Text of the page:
Which open data license?

Cross‑posting here on the selection of open data licenses covering non‑personal information in the domain of energy systems analysis:

Release 10 of the embedded diagram showing open data‑capable license interoperability.

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I am currently extending the above compatibility graph to include various national licenses — including from the United Kingdom, France, and Germany. In that quest, does anyone have any analysis on the legal compatibility between the OGL‑UK‑3.0 and CC‑BY‑4.0 licenses?

I have asked the same question in a number of other venues, involving software lawyers and data platform builders to name two, and have not received an answer. This question is absolutely pivotal when datasets are to be mixed to produce derivative works.

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Hi @robbiemorrison! Looks like they should be compatible: Open Government Licence terms states “These terms are compatible with the Creative Commons Attribution License 4.0 and the Open Data Commons Attribution License, both of which license copyright and database rights. This means that when the Information is adapted and licensed under either of those licences, you automatically satisfy the conditions of the OGL when you comply with the other licence. The OGLv3.0 is Open Definition compliant.”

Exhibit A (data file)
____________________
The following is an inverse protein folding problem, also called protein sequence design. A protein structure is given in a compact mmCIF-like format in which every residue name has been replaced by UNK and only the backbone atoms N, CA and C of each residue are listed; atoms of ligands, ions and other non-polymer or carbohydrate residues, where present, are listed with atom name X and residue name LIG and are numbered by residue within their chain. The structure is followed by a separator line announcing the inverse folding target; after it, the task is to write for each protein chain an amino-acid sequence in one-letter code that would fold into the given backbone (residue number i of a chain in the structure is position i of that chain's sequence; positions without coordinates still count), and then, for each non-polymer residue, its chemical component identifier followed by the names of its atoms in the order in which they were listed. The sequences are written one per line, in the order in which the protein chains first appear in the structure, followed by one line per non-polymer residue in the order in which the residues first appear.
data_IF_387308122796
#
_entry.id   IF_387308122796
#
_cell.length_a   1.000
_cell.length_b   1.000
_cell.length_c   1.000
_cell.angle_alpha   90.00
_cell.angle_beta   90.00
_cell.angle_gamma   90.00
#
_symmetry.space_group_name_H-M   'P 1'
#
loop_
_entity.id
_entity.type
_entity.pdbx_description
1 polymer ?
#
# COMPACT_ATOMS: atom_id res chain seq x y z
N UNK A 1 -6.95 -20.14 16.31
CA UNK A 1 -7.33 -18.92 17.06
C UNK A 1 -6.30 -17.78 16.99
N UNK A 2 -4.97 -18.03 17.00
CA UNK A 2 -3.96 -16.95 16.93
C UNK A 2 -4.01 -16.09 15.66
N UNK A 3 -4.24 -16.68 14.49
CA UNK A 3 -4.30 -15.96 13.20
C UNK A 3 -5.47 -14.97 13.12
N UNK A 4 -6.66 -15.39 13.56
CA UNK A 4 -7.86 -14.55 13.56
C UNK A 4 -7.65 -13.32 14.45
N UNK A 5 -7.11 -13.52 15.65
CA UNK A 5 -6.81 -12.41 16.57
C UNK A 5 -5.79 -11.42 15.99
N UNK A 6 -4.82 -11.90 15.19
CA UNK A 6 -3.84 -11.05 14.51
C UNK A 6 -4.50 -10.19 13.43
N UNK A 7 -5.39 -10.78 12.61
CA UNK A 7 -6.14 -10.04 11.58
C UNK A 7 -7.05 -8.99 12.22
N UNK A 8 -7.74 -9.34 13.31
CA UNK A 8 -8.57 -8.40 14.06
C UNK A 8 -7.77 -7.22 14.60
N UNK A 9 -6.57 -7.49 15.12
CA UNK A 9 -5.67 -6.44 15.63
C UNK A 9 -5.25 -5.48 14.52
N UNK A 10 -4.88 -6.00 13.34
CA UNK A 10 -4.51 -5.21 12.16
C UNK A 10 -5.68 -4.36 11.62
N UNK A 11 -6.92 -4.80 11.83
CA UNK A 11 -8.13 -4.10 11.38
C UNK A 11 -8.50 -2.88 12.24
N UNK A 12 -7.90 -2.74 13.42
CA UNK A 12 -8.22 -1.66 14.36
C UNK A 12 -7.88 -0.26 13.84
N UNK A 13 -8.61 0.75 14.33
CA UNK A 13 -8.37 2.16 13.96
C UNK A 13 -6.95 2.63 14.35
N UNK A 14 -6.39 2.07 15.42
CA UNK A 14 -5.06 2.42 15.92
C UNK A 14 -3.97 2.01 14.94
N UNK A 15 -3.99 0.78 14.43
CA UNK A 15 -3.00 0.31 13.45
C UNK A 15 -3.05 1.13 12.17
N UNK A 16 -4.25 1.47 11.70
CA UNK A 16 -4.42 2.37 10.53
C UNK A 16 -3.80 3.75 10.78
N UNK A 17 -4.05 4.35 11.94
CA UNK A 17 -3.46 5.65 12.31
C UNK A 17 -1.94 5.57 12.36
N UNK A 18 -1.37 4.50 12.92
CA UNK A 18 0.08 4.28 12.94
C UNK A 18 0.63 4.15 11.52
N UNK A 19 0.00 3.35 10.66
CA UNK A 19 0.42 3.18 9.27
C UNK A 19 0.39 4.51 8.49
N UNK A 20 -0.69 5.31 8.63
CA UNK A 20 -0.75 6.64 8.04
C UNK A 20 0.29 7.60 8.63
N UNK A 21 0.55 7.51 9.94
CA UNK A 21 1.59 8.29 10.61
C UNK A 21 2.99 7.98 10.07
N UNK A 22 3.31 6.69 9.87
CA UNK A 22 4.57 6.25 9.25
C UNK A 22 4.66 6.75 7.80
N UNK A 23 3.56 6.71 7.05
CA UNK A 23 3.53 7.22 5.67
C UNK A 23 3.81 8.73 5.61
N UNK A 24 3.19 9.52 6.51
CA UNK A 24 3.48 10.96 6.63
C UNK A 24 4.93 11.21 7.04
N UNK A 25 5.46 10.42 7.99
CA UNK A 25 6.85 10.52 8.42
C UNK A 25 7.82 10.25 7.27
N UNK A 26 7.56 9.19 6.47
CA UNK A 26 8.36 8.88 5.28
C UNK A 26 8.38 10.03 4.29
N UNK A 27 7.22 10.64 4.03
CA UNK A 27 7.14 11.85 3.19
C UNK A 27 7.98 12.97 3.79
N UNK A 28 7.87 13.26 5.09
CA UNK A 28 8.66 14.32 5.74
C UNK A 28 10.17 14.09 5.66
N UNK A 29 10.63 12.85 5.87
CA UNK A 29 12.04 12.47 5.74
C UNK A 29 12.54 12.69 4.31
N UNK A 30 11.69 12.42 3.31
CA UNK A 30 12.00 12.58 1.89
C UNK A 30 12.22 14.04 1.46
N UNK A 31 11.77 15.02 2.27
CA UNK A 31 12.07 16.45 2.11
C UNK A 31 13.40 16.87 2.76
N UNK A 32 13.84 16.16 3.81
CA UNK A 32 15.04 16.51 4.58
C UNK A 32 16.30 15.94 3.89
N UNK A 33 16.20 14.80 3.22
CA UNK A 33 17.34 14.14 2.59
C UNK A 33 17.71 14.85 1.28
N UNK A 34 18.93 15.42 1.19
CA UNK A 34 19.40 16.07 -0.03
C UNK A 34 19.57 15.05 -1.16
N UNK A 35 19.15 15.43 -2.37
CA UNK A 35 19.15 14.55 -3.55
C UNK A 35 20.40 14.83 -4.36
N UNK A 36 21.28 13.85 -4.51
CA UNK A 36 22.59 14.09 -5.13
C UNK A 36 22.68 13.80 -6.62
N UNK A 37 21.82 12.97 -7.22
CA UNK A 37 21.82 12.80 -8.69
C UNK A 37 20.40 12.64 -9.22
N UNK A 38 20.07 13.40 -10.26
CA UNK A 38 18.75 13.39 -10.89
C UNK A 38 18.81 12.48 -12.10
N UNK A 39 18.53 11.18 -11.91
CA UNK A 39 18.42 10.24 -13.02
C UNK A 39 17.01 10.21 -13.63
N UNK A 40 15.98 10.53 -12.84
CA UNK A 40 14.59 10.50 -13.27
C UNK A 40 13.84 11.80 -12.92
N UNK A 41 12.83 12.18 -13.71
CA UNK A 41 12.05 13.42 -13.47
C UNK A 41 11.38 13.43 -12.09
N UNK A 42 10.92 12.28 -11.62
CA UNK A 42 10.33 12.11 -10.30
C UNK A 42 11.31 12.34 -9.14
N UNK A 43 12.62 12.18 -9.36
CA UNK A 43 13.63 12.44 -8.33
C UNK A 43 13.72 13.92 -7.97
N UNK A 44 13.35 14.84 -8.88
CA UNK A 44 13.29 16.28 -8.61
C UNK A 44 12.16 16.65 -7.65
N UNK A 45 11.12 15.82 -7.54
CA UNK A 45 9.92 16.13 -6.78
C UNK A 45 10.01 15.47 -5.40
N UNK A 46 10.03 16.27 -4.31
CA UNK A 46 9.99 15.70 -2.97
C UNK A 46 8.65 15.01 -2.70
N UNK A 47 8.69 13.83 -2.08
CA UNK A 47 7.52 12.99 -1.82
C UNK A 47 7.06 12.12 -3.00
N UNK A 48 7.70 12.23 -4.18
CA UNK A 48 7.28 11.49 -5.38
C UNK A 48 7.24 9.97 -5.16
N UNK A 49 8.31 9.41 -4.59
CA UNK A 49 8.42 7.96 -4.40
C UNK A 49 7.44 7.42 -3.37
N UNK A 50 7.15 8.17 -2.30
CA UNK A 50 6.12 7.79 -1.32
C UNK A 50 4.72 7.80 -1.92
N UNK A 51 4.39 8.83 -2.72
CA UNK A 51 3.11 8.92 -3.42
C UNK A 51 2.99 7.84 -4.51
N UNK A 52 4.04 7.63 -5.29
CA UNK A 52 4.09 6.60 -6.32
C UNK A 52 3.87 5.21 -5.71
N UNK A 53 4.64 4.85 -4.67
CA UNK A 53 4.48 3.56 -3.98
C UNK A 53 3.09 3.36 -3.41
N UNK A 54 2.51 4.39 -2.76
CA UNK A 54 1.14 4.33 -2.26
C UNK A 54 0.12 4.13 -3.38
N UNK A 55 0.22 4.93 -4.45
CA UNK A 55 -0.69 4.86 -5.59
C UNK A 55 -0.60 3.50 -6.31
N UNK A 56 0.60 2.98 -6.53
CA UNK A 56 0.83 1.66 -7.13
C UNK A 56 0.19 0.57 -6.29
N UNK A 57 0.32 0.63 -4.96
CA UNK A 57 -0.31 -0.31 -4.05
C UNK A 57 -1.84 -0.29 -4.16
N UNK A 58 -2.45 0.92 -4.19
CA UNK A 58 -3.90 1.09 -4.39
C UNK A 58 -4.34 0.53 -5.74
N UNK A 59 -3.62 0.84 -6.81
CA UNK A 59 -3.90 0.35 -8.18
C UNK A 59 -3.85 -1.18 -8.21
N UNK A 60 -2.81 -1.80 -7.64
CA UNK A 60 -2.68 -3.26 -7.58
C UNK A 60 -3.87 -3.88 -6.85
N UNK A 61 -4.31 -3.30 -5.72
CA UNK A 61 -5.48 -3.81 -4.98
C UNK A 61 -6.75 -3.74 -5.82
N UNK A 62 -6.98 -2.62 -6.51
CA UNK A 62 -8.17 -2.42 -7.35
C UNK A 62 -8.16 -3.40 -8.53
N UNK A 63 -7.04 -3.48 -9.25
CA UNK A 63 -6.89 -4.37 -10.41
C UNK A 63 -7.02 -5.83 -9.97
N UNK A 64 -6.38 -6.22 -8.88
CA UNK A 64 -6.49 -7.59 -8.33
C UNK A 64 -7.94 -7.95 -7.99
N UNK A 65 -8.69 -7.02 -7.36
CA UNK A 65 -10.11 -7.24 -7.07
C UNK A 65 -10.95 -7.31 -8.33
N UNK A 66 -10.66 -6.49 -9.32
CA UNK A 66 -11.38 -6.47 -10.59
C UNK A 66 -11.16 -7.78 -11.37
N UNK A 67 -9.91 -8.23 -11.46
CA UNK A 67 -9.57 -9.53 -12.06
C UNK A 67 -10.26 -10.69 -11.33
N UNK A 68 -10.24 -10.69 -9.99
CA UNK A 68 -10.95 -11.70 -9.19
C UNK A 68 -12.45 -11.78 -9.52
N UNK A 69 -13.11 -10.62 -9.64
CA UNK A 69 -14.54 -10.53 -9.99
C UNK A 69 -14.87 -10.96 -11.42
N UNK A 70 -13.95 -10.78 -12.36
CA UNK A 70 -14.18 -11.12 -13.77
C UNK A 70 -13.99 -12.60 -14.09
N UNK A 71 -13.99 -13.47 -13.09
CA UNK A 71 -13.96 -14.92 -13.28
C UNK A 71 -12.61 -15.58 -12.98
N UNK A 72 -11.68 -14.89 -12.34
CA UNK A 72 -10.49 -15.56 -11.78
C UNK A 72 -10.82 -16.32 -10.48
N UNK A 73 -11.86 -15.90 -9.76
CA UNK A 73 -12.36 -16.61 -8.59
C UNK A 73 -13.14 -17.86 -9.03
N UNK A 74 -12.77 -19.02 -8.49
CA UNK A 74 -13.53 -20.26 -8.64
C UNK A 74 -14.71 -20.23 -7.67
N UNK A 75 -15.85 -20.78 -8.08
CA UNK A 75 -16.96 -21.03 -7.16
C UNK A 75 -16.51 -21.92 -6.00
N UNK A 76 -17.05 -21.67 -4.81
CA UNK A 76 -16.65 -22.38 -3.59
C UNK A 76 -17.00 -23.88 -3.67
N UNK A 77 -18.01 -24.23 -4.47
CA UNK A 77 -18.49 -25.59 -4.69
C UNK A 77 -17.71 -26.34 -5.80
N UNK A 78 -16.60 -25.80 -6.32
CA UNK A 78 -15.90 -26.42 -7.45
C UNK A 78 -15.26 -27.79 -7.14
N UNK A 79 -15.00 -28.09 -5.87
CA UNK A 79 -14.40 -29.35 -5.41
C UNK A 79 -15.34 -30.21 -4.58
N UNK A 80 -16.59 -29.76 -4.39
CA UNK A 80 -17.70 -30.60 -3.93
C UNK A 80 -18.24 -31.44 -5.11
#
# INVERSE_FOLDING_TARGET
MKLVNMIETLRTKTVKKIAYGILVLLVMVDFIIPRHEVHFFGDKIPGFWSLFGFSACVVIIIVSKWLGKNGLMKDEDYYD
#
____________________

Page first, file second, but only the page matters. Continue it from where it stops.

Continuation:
Hi @lwinfree! That is not so great for the open data world. That means the CC‑BY‑4.0 is inbound compatible with the OGL‑UK‑3.0 but not visa‑versa. So material from various sources under Creative Commons data‑capable licenses, say from the European Commission or the World Resources Institute or Zenodo or from any number of scientific papers, can be mixed in with UK government data, but not be exported back out to those sources. If I was in the United Kingdom, I would certainly push for CC‑BY‑4.0 licenses on public interest information. But that’s not my patch. Many thanks for your reply. Much appreciated. I now have an arrow to place on my chart! And another data silo to label as such, regrettably.

Can anyone confirm that the OGL‑UK‑3.0 can only be applied by United Kingdom public bodies but no one else? The wikipedia article does not contradict that view. I’ve also heard it said but I would like a reliable secondary source, either way.

My next task is trying to uncover the relationship between the newly released CDLA‑Permissive‑2.0 license from the Linux Foundation and the existing Creative Commons licenses. All I have from the Linux Foundation so far is a press release that skips over much of the detail.

I think most new licenses make CC‑BY‑4.0 inbound compatibility a design requirement. To maximize their prospects in the same way that back holes attempt to.